The Key That Fits the Lock, Part Ten

ANTHONY ESOLEN

There are two things to remember about Abraham, as he stands upon Mount Moriah, knife in hand. Abraham is a receiver of gifts. And Abraham is obedient.

The Sacrifice of Isaac
by Domenico Zampieri (1602)

It is important to establish the correct relationship between the two.  A son who obeys his father in order to receive gifts is obeying, but imperfectly.  He heeds his father's words, but not his heart.  The son who obeys out of love needs no gifts in return; the love he shares with his father is itself the gift he prizes best.

When Abraham rescues his nephew Lot and the King of Sodom from the King of Shinar and his allies, the King of Sodom offers to give Abraham all the plunder, in exchange for the hostages.  But Abraham declines: "I have lift up mine hand unto the Lord, the most high God, the possessor of heaven and earth, that I will not take from a thread even unto a shoe latchet, and that I will not take anything which is thine, lest thou shouldest say, I have made Abram rich." (Gen. 14:22-23)

All things in heaven and earth belong to God, and He is righteous.  It is hard to imagine an Achilles declining to take at least a horse or two, and a fair maiden, and a well-cast helmet.

Yet only a moment before, Abraham gladly accepted a very great gift: "And Melchizedek king of Salem brought forth bread and wine: and he was the priest of the most high God.  And he blessed him, and said, Blessed be Abram of the most high God, possessor of heaven and earth: And blessed be the most high God, which hath delivered thine enemies into thy hand.  And he gave him tithes of all." (14:18-20)

Note the difference.  The King of Sodom is in no position to dicker with Abraham, yet Abraham will not take even a shoelace from him.  But the mysterious Melchizedek — the name means "righteous king"  — from the mysterious Salem — the name means "peace"  — offers to God a sacrifice of bread and wine, and Abraham accepts the tenth of his goods, at one with Melchizedek in their worship of the Lord.  The Lord is the true possessor, and therefore the giver.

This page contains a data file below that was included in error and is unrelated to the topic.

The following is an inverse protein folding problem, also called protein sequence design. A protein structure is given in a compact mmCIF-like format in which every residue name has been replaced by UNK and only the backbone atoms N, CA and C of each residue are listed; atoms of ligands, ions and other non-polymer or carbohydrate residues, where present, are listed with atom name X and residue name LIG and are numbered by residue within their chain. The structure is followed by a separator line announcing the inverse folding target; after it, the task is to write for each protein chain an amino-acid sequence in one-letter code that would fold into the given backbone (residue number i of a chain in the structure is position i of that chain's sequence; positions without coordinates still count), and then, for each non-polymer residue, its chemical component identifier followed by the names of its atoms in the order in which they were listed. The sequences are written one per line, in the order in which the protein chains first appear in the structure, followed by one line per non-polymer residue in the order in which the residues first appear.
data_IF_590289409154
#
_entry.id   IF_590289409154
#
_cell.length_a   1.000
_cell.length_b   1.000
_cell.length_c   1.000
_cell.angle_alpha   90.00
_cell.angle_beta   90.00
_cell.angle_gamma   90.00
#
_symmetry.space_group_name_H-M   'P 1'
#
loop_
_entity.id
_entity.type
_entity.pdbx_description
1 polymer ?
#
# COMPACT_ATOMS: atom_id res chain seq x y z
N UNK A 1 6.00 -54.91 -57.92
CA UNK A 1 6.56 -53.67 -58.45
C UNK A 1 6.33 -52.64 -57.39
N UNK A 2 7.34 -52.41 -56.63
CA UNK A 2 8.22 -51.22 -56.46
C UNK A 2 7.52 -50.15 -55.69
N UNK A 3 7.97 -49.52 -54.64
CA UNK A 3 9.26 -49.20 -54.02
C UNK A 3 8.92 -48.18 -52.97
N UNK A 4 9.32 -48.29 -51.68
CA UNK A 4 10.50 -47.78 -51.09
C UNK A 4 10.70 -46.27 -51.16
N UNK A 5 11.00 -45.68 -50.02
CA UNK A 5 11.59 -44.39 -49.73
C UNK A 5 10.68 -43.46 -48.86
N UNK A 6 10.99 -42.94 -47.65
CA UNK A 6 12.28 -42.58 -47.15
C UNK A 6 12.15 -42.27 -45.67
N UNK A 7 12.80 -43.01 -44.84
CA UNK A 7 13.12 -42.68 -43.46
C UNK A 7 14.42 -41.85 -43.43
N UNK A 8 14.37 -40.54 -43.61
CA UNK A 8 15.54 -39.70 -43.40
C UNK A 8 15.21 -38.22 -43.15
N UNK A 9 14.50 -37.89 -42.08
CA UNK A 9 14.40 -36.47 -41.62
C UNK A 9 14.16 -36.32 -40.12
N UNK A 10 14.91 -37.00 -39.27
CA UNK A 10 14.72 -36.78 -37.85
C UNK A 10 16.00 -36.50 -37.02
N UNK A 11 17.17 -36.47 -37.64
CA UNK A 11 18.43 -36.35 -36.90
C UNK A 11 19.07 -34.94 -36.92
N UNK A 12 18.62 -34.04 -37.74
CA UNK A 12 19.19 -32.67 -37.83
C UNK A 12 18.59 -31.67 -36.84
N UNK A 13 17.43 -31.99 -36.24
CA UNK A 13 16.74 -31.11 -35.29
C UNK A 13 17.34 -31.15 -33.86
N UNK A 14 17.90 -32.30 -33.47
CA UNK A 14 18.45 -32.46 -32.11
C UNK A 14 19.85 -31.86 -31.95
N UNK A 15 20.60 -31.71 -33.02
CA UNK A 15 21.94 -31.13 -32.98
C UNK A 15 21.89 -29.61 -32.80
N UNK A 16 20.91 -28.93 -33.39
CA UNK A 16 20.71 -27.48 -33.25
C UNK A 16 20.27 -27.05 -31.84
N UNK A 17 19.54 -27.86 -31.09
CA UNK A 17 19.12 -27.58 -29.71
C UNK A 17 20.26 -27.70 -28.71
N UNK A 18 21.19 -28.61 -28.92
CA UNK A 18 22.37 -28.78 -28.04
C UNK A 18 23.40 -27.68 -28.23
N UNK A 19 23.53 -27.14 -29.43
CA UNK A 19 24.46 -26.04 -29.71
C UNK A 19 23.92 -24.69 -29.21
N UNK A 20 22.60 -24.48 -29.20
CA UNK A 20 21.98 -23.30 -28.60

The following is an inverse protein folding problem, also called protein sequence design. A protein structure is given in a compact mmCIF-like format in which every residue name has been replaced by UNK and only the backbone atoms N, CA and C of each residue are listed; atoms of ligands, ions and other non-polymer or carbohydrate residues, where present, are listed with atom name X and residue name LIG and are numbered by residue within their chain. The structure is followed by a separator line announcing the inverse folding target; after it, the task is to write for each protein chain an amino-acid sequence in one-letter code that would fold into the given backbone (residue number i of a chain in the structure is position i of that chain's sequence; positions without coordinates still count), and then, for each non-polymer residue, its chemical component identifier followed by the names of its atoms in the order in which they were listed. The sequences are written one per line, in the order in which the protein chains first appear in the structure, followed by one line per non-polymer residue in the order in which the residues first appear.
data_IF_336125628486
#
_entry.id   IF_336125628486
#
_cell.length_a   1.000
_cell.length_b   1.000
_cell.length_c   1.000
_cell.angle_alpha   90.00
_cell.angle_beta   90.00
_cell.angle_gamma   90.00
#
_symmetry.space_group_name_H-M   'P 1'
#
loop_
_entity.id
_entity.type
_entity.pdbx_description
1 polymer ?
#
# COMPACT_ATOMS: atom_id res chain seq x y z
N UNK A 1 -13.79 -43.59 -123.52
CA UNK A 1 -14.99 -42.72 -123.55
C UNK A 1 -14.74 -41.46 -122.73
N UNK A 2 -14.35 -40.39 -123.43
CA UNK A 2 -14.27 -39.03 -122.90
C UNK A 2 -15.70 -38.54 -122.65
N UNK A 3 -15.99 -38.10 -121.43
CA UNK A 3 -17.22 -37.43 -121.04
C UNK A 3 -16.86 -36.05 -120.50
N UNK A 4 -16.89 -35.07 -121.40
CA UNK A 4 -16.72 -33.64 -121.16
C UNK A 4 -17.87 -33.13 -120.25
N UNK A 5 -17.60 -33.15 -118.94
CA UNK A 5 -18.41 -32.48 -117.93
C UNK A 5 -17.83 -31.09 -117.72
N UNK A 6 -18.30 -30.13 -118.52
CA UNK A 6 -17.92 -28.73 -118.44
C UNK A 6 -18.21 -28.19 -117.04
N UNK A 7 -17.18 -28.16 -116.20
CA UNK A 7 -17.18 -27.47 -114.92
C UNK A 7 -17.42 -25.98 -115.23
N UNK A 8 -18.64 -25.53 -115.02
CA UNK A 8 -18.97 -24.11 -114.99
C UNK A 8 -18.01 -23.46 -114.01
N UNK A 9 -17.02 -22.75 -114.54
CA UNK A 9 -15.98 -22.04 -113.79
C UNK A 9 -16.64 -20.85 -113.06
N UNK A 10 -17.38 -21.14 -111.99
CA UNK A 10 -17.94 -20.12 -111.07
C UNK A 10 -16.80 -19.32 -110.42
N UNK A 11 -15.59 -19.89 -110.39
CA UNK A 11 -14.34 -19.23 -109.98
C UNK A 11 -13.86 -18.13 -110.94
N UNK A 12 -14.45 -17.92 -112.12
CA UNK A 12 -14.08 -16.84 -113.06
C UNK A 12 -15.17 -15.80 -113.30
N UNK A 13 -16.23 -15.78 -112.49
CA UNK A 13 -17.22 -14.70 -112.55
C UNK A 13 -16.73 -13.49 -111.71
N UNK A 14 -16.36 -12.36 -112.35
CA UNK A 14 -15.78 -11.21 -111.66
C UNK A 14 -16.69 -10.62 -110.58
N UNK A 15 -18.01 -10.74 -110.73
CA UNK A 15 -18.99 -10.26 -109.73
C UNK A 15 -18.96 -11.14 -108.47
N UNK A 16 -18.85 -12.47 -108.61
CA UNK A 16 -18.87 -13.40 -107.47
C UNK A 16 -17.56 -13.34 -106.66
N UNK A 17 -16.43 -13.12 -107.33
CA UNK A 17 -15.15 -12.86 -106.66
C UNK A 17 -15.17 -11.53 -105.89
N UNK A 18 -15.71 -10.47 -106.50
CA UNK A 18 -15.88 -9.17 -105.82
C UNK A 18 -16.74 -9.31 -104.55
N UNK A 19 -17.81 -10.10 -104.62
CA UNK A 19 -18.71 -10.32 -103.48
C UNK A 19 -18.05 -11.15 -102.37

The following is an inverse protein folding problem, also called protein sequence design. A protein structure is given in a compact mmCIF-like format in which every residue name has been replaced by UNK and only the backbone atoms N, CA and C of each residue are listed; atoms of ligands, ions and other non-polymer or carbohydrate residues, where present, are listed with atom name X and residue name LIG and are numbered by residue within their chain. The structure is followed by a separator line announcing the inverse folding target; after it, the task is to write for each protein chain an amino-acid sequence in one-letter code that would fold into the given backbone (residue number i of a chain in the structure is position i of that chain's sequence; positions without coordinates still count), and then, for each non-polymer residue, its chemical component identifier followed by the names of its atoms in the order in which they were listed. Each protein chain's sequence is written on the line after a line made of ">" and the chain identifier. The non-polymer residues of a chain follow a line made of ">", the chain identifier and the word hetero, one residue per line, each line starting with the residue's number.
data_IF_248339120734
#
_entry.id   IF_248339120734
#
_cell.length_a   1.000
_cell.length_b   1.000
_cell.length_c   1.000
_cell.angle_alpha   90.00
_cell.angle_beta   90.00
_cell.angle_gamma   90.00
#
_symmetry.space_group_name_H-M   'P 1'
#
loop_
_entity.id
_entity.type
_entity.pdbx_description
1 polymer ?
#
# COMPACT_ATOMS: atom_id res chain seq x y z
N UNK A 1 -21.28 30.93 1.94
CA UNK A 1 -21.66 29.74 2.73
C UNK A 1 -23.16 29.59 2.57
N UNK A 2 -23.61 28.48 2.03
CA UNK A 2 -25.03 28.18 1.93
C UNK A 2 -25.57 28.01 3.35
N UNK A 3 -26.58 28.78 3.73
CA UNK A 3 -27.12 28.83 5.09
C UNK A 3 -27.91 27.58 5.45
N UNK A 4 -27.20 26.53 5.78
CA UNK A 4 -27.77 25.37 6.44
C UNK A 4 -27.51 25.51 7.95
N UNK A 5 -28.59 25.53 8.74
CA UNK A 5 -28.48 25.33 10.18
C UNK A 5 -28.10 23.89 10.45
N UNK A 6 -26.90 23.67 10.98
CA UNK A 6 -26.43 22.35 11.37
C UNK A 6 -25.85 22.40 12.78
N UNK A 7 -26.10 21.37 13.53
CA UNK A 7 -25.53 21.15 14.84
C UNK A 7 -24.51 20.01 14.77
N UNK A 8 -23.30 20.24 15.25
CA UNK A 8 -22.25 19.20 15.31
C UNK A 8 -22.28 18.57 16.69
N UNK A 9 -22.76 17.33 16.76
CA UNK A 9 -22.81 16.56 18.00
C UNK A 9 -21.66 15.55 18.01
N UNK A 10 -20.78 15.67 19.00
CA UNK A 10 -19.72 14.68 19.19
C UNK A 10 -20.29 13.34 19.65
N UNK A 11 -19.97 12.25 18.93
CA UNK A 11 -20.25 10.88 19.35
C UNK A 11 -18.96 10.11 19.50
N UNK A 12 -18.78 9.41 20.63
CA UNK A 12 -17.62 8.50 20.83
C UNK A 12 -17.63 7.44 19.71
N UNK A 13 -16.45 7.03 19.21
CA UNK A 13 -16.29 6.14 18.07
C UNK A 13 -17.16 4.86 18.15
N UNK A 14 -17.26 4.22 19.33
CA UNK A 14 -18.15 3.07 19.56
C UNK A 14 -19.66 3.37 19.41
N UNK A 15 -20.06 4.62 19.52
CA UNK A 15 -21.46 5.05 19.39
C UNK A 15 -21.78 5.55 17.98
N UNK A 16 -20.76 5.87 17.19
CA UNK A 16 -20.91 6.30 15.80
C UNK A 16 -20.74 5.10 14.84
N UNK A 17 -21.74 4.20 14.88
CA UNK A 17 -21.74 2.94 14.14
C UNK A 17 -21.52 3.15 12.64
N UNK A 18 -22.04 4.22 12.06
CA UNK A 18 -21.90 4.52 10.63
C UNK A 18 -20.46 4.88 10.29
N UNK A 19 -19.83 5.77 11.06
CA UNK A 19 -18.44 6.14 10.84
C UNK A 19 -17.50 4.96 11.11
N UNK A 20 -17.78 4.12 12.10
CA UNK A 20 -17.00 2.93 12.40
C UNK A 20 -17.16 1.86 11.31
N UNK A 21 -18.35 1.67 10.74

So too when the Lord appears to Abraham in the plains of Mamre: three young men who sometimes speak in the plural and sometimes in the singular.  No surprise that the Fathers should see here a revelation of the Trinity, and their meal with Abraham a foreshadowing of the Eucharist.

Angels of the Lord appear to Lot in Sodom, but it is the Lord Himself here.  And after Abraham has prepared bread and meat for them, and a comfortable place in the shade of a tree, they declare that by this time next year Sarah will have borne a son.


The good Sarah, bustling about the cookery and, like many a woman before and since, eavesdropping, bursts out into laughter: "After I am waxed old shall I have pleasure, my lord being old also?" (18:12)  How can this be? She and Abraham no longer play that sport! But she does conceive, and she and Abraham turn their embarrassed laughter into praise, naming their son Yitzhak (Isaac; the name suggests laughter): "And Sarah said, God hath made me to laugh, so that all who hear will laugh with me." (21:6)

Now it is this son of his old age who bears the promise, who is a pure gift whose very name rings with joy, that the Lord commands Abraham to sacrifice.  In Hebrew, the possessive adjective is marked by a suffix attached to the noun, so that the loving communion of Abraham and Isaac is compressed into the very form of the words, impossible to translate into English: "thy son, thine only son." (22:2)  So too in the beautiful and terrible conversation between the boy and the man:

God's command is that Abraham should give all to Him, reserving nothing for himself — which is what perfect love does. But "God will provide himself a lamb," meaning that God's is the initial sacrifice of love.